On April 14, protesters gathered in New York City and around the United States to rally against police brutality and a spike in officers killing unarmed black men, and spread the message on social media using the #ShutDownA14 hashtag. Several arrests were made after protesters shut down the Brooklyn Bridge.

On April 15, thousands of fast-food employees walked off the job to rally for a higher minimum wage as part of the nationwide ‘Fight for 15’ campaign. Large sit-ins and other acts of civil disobedience occurred coast-to-coast, including cities such as New York, Chicago, Los Angeles and Detroit.

McDonald’s CEO Steve Easterbrook subsequently announced that starting pay at the company-owned restaurants would be set at $1 above local minimum wage, starting July 1, reaching $10 per hour by the end of 2016. Activists criticized this as insufficient.

On April 19, Freddie Gray, a 25-year-old black man died from injuries sustain while being arrested a week earlier in Baltimore. On April 21, police released the identities of the six officers involved, escalating protests that had been going on for days. On April 23, two people were arrested for disorderly conduct and the destruction of property.

Despite Baltimore Mayor Stephanie Rawlings-Blake calling for ‘peaceful and respectful’ protests, violence broke out in downtown Baltimore, with demonstrators throwing bottles at police and smashing cars. Police in riot gear clashed with protesters, and a total of 12 people were arrested.

April 27 marked not only the funeral of Gray, but the declaration of a state of emergency in Baltimore by Gov. Larry Hogan due to riots in the city.

An aggressive and violent crowd threw rocks, bricks and bottles at police officers. Several police officers were injured, and protesters refused to listen to law enforcement and disperse.

The National Guard was activated, with 2,000 troops arriving at the city on April 28 with armored vehicles and military gear. The service was ordered to be withdrawn from Baltimore on May 3, when the protests and riots ended.

On April 29, a week-long, city-wide curfew by initiated by Gov. Hogan went into effect.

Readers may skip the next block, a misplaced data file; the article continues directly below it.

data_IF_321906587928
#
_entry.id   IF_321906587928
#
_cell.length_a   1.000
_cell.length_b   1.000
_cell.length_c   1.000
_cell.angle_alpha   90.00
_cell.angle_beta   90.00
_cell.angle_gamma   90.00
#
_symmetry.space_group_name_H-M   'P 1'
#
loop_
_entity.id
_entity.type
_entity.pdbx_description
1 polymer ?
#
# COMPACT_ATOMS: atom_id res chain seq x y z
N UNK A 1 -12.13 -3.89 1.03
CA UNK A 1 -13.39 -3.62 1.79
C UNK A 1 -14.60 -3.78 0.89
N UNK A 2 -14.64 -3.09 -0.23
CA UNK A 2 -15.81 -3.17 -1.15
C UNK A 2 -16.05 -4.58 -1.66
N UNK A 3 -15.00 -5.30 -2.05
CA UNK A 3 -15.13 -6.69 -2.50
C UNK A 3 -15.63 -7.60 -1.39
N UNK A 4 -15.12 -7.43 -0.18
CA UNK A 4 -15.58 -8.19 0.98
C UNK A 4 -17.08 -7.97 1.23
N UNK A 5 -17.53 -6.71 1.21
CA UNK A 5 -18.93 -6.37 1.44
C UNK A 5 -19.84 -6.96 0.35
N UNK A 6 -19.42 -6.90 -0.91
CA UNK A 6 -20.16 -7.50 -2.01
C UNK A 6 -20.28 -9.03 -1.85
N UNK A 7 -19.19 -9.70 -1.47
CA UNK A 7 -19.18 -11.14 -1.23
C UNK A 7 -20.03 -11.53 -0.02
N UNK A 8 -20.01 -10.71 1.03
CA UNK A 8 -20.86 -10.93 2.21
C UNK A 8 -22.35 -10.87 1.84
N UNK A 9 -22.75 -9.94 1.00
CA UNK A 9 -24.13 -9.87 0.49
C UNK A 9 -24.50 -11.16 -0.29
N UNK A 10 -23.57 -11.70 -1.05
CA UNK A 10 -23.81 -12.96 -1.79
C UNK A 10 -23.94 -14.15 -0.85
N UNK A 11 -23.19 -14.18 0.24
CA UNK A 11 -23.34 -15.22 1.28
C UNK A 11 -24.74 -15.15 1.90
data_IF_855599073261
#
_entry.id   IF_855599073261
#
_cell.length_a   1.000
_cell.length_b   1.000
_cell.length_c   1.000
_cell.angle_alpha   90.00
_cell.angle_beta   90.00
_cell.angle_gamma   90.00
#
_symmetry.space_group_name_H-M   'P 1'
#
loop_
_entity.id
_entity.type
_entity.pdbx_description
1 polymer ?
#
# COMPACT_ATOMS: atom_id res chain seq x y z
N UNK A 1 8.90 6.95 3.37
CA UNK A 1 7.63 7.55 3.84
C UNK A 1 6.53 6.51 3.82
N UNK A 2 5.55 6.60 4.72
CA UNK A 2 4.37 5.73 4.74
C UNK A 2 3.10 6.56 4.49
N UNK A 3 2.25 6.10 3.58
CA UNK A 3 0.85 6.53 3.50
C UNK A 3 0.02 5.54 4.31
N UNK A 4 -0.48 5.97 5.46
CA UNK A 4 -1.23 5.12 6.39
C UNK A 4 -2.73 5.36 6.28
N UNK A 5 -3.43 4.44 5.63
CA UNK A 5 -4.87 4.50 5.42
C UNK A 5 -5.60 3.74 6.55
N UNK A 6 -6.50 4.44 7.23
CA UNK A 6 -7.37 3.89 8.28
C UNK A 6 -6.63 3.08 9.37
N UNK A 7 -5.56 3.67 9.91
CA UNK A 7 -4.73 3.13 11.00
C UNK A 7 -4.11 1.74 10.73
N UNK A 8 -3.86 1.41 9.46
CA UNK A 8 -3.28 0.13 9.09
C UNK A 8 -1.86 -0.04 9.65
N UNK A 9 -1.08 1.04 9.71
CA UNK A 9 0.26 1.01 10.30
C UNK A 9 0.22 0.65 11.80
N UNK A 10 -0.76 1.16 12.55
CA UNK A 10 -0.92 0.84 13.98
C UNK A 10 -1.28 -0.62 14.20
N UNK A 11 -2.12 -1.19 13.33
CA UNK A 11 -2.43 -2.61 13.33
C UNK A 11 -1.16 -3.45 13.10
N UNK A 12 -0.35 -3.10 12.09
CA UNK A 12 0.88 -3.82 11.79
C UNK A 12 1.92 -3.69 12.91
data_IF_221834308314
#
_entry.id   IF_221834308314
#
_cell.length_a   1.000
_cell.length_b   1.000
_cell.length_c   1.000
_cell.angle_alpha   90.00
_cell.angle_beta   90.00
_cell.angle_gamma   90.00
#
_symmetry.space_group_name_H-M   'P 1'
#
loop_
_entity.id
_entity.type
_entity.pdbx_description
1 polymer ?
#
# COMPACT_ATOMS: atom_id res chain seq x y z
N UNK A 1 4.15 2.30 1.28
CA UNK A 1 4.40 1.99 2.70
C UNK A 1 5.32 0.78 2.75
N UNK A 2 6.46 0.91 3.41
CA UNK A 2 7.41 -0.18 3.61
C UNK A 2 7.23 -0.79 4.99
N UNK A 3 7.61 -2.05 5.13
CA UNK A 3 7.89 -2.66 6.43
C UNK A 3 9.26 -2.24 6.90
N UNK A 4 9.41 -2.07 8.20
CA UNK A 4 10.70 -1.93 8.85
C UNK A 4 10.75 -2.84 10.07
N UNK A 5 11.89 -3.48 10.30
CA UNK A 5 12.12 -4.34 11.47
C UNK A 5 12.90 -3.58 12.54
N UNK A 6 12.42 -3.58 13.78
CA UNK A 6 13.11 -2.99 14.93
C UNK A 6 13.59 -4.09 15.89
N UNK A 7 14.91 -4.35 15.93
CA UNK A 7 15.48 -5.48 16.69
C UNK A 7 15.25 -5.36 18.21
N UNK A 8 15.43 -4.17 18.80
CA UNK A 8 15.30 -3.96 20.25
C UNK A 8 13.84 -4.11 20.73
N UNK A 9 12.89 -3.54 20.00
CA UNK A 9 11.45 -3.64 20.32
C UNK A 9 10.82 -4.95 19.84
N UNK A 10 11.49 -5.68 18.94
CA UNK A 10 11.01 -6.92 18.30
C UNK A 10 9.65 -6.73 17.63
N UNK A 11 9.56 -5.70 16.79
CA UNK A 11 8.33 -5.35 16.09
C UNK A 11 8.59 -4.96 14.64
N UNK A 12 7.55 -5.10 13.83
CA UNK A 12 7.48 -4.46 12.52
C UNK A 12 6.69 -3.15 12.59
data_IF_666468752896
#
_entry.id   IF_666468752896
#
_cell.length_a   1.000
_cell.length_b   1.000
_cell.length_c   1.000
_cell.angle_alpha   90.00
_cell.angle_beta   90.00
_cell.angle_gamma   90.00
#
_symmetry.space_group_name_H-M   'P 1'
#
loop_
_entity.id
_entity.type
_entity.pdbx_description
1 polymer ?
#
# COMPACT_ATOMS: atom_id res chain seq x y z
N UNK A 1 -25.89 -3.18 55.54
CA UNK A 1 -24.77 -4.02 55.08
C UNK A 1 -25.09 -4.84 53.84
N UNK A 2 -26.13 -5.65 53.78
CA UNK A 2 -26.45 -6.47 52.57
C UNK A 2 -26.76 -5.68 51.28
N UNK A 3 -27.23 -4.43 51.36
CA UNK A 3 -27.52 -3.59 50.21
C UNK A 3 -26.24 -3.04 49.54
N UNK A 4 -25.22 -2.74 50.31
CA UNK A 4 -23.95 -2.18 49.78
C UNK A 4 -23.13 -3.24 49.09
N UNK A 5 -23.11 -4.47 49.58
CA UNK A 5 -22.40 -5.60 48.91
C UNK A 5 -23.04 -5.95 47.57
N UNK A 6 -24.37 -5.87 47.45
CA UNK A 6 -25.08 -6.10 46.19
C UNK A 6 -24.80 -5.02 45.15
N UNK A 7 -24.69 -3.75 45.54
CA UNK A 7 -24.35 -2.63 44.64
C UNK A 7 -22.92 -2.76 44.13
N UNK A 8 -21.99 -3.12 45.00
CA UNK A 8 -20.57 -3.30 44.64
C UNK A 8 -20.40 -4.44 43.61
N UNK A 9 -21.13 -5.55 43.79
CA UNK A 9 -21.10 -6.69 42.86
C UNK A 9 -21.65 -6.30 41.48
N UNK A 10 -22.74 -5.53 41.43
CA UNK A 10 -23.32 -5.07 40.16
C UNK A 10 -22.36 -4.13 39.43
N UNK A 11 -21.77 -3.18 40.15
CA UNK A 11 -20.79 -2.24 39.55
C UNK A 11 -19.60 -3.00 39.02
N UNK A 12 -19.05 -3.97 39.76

“We are not going to have another night like this,” Gov. Hogan said on Tuesday. “We are going to make sure the city is brought back to peace.”

In response, protesters gathered to resist the strict measure, intentionally violating the curfew. Seven were arrested for being out protesting past 10:00 p.m.

In Ferguson, also on the night of April 29, three people were shot during a protest that was meant to show solidarity with the protests and riots in Baltimore, resulting in two people being arrested.

An April 30 Freddie Gray protest in downtown Philadelphia also took a hectic turn, with scuffles between activists and policemen arising as protesters showing solidarity with Baltimore pushed through a police line.


Nationwide Freddie Gray protests continued into early May,  turning into a riot in Seattle on the first of the month. In response, police deployed flashbangs, pepper spray and tear gas in an attempt to get the crowd under control. Three officers were injured and 15 protesters were arrested.

“As we continue to witness acts of violence from protesters, we urge folks on Capitol Hill to exercise caution,” Seattle Mayor Ed Murray in a statement. “Seattle Police are advising that businesses on Broadway and other Capitol Hill streets should take reasonable precautions to protect their employees and customers. Police will continue to work to protect people and property in the area, and will make arrests when necessary.”

May 13 saw protests in Madison, Wisconsin that erupted in a response to the decision not to indict the police officer who shot Tony Robinson, an unarmed 19-year-old black man. At least 25 protesters were arrested as a group linked arms to block traffic in the middle of the street in front of the city’s courthouse.

Fight for 15 protests were rekindled on May 20, with thousands of workers and activists marching on the McDonald’s corporate headquarters a day before the company’s annual shareholder meeting, resulting in the building being shut down.

On May 22, tens of thousands demonstrators across the United States took part in the worldwide ‘March Against Monsanto’ that aimed to highlight the company’s control of the food supply, and diseases linked to chemicals that they use.